I don't know of any actual data like you want. That is a lot of power in one box. I'm not sure your plate will be enough, maybe if one on each side of the box and you can split channels between two plates but that is a lot of power to dissipate. That is the right choice, to put the bridged channels away from each other.

-SL
after a few moments the thickness doesn't matter -- you are just loading up a "body" with energy -- it's surface area and air velocity which move the heat --
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Old 4th October 2006, 01:44 AM   #7
poobah is offline poobah  United States
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Go to the Aavid Thermalloy website. Look at some various profiles... large ones. Then study carefully the formulas regarding length, orientation etc...

From looking at other designs you can extrapolate a bit to something else... I know it is blaspohome, but a small fan works wonders... especially if you use a 12 Volt fan at say 8 volts... you get a cubic reduction in noise.

Jackinnj is dead on about the thickness. Thickness is valuable, but not what sheds the heat. And, I too would guess your 15 x 15 plate is a wee bit small. Vertical is the most important thing, then fins, then forced air... even a bit is a world of difference.

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Old 5th October 2006, 03:34 AM   #8
zenon is offline zenon  Canada
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Interesting site poobah!
I 2nd your idea of lowering the voltage of DC fans, my computer is liquid cooled and I have two 12v case fans wired in series. They are inaudible.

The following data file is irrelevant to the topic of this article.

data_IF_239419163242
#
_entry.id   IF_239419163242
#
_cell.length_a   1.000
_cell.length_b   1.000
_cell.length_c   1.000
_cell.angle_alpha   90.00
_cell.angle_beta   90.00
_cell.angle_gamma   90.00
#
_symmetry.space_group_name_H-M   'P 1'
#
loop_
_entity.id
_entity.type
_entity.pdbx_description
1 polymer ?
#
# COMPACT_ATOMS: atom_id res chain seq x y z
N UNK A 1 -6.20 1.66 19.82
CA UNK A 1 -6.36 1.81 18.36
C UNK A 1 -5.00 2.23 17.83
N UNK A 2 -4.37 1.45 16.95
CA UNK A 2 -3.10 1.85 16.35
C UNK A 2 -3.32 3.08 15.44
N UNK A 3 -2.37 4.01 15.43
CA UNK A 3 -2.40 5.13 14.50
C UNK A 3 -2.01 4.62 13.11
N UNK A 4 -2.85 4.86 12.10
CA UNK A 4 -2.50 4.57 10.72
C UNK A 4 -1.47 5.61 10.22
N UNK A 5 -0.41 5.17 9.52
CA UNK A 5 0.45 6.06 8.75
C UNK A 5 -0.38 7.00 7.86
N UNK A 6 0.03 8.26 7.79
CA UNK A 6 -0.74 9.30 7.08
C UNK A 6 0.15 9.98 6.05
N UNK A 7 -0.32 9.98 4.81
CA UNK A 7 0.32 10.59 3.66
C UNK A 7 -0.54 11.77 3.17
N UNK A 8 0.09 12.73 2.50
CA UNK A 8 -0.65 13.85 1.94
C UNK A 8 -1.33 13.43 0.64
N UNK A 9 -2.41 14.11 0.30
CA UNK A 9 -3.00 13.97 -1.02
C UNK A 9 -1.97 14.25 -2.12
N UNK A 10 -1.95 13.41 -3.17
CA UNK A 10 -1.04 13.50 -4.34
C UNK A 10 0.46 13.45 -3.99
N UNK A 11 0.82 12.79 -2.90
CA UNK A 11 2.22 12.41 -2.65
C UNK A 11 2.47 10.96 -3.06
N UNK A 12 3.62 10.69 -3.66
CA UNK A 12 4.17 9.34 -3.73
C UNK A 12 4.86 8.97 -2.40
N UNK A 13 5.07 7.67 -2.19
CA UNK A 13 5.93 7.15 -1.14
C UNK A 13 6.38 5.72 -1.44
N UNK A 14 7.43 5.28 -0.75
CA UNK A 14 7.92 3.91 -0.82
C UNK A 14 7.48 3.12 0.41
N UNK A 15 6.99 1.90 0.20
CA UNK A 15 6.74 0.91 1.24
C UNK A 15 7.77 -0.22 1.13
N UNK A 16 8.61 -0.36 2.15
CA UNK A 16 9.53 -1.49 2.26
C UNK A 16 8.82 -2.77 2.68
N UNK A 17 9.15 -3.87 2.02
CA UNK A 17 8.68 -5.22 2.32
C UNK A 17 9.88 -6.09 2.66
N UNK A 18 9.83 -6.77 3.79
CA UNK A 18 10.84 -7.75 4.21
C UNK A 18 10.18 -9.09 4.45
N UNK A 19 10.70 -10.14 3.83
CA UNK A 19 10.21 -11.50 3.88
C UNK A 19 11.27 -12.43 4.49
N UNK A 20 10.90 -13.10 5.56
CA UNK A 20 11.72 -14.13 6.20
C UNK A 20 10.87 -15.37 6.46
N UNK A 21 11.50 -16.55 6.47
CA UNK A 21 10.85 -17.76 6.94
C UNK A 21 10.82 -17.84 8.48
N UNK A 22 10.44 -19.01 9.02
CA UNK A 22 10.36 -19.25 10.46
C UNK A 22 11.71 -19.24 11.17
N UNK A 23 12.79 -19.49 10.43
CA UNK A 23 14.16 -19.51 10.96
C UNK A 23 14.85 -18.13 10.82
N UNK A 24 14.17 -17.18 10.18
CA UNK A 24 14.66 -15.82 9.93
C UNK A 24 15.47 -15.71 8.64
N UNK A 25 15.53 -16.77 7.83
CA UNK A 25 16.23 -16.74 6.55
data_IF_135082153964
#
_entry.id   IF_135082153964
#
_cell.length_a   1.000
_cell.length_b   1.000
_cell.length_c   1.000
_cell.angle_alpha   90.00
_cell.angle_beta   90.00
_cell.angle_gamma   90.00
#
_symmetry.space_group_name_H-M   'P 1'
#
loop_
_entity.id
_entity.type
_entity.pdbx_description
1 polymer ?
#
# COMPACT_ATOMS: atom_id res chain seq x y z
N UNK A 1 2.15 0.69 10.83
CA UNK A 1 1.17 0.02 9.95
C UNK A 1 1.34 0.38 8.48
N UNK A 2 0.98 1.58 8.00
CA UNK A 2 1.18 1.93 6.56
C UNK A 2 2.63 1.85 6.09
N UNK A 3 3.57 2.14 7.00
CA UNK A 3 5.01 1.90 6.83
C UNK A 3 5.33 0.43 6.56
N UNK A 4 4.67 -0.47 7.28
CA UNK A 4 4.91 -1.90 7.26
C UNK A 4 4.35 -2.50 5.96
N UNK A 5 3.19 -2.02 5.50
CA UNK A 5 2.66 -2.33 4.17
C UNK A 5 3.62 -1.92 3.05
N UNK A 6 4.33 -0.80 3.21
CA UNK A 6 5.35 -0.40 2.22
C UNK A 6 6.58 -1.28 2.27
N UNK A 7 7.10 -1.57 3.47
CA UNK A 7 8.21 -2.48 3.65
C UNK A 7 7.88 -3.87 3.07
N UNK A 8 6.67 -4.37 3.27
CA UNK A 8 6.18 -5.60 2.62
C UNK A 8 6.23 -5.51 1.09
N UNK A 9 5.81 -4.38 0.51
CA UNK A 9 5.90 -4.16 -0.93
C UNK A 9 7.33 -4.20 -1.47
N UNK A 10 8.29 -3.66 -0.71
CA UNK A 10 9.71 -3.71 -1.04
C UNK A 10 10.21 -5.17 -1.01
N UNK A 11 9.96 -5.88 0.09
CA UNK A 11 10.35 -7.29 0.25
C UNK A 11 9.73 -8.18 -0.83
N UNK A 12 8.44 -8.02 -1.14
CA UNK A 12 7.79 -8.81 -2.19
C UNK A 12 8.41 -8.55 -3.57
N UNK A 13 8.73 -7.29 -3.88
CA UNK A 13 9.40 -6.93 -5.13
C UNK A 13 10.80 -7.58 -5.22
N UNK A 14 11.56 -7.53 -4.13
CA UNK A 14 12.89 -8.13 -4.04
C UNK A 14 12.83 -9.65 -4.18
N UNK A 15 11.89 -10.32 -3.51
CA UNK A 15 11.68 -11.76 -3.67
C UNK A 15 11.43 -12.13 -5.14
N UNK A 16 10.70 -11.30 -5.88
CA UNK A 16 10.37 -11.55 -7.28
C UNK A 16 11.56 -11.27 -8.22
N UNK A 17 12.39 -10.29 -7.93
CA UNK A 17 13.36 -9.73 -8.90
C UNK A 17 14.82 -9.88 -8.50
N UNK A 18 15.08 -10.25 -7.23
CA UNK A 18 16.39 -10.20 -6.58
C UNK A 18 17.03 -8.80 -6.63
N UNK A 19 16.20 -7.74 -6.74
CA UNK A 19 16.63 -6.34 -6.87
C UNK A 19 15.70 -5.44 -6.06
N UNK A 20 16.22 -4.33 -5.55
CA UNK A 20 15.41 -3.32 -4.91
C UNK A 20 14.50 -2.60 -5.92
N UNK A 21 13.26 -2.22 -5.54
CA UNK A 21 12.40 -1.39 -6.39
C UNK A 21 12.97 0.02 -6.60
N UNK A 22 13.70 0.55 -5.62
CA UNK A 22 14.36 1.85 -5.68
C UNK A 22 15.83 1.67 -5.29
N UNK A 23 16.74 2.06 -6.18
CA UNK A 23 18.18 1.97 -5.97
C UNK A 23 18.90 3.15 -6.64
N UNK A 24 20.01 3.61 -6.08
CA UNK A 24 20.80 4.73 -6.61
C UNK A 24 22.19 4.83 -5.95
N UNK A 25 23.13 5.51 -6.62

Even if I had a benchmark of a well defined (enough so that I can model it in 3D-CAD) pre-existing safe design, I can easily throw it into Ansys and see how it performs to use as a benchmark.
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Old 5th October 2006, 03:44 AM   #9
poobah is offline poobah  United States
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Glad I got you thinking... as far as modeling goes, hot air can and will find its way upward and out if you give it half a chance. Cold air finding its way in is a different story though. Think about the cold getting in... just a tip!

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Old 5th October 2006, 10:02 AM   #10
dfdye is offline dfdye  United States
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For the LM3886 based amps that I have built, Slot A CPU heat sinks have worked great for me simply because I don't really crank on the amps that hard. I have an aux. fan to cool the sinks if they need it, but I have never had it kick in.

The point is that in addition to th other parameters, I would keep in the back of my mind how loud I plan on listening to music. The amp I built for my lab (which has to play hard out to crank over noise from fume hoods and other equipment) is in a more robust package than the amp I have for my office since the latter doesn't ever play that loud.

Of course this is just anecdotal and can't really be modeled well, but it is just a little experience I have had with different design parameters.

Good Luck!
David